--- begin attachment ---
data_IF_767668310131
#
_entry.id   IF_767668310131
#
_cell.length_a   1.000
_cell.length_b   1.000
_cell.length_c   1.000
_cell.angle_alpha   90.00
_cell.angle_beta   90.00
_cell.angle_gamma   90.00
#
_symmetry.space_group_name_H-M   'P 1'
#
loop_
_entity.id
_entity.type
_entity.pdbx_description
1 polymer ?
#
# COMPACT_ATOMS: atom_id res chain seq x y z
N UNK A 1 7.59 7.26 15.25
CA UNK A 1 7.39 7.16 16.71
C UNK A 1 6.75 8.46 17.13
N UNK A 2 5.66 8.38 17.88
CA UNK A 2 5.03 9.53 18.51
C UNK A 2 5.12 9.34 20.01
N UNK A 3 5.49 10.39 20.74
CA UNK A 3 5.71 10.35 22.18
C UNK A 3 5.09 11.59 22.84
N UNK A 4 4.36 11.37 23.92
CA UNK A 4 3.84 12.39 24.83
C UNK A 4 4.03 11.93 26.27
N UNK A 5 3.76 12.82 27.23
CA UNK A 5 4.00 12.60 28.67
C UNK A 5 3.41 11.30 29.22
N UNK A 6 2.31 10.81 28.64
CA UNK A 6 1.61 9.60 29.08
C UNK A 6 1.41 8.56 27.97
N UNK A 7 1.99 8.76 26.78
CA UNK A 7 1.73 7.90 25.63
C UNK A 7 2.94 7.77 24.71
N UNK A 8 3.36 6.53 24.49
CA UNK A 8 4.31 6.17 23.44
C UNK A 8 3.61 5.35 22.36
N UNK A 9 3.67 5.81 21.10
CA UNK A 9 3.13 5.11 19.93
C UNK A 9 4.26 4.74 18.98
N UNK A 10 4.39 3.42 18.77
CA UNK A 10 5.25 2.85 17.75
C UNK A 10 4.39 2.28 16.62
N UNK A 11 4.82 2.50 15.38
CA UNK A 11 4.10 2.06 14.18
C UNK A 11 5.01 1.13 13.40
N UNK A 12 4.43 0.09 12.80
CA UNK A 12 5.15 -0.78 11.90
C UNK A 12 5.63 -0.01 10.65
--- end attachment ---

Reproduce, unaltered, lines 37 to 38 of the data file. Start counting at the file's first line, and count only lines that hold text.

CA UNK A 6 1.61 9.60 29.08
C UNK A 6 1.41 8.56 27.97